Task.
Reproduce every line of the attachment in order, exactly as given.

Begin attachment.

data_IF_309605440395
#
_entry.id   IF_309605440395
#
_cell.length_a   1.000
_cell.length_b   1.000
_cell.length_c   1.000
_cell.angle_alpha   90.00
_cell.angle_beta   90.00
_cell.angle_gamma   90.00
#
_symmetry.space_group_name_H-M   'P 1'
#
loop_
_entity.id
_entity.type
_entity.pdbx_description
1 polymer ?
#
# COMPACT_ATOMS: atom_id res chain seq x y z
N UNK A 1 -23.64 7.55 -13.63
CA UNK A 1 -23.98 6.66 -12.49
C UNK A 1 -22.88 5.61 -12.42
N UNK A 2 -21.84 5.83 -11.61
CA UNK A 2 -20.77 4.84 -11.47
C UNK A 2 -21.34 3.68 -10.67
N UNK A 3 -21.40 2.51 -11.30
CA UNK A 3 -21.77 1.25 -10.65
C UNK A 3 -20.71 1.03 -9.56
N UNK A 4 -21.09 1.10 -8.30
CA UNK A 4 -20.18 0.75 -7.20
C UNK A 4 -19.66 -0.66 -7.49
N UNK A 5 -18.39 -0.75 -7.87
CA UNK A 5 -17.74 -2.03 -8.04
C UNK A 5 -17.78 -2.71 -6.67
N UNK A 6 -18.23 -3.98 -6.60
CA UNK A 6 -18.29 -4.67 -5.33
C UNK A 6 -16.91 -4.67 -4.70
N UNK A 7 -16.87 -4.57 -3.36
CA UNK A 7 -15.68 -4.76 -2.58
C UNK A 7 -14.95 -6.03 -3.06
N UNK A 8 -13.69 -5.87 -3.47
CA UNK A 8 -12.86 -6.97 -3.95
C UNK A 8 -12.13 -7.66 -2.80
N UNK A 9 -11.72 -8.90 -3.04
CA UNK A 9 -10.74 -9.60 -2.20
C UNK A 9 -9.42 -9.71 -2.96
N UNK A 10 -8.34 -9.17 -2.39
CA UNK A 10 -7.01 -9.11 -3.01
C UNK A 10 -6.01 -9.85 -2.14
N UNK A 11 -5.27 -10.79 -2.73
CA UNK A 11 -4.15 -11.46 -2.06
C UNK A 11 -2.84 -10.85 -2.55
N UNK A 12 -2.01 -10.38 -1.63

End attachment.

data_IF_309605440395
#
_entry.id   IF_309605440395
#
_cell.length_a   1.000
_cell.length_b   1.000
_cell.length_c   1.000
_cell.angle_alpha   90.00
_cell.angle_beta   90.00
_cell.angle_gamma   90.00
#
_symmetry.space_group_name_H-M   'P 1'
#
loop_
_entity.id
_entity.type
_entity.pdbx_description
1 polymer ?
#
# COMPACT_ATOMS: atom_id res chain seq x y z
N UNK A 1 -23.64 7.55 -13.63
CA UNK A 1 -23.98 6.66 -12.49
C UNK A 1 -22.88 5.61 -12.42
N UNK A 2 -21.84 5.83 -11.61
CA UNK A 2 -20.77 4.84 -11.47
C UNK A 2 -21.34 3.68 -10.67
N UNK A 3 -21.40 2.51 -11.30
CA UNK A 3 -21.77 1.25 -10.65
C UNK A 3 -20.71 1.03 -9.56
N UNK A 4 -21.09 1.10 -8.30
CA UNK A 4 -20.18 0.75 -7.20
C UNK A 4 -19.66 -0.66 -7.49
N UNK A 5 -18.39 -0.75 -7.87
CA UNK A 5 -17.74 -2.03 -8.04
C UNK A 5 -17.78 -2.71 -6.67
N UNK A 6 -18.23 -3.98 -6.60
CA UNK A 6 -18.29 -4.67 -5.33
C UNK A 6 -16.91 -4.67 -4.70
N UNK A 7 -16.87 -4.57 -3.36
CA UNK A 7 -15.68 -4.76 -2.58
C UNK A 7 -14.95 -6.03 -3.06
N UNK A 8 -13.69 -5.87 -3.47
CA UNK A 8 -12.86 -6.97 -3.95
C UNK A 8 -12.13 -7.66 -2.80
N UNK A 9 -11.72 -8.90 -3.04
CA UNK A 9 -10.74 -9.60 -2.20
C UNK A 9 -9.42 -9.71 -2.96
N UNK A 10 -8.34 -9.17 -2.39
CA UNK A 10 -7.01 -9.11 -3.01
C UNK A 10 -6.01 -9.85 -2.14
N UNK A 11 -5.27 -10.79 -2.73
CA UNK A 11 -4.15 -11.46 -2.06
C UNK A 11 -2.84 -10.85 -2.55
N UNK A 12 -2.01 -10.38 -1.63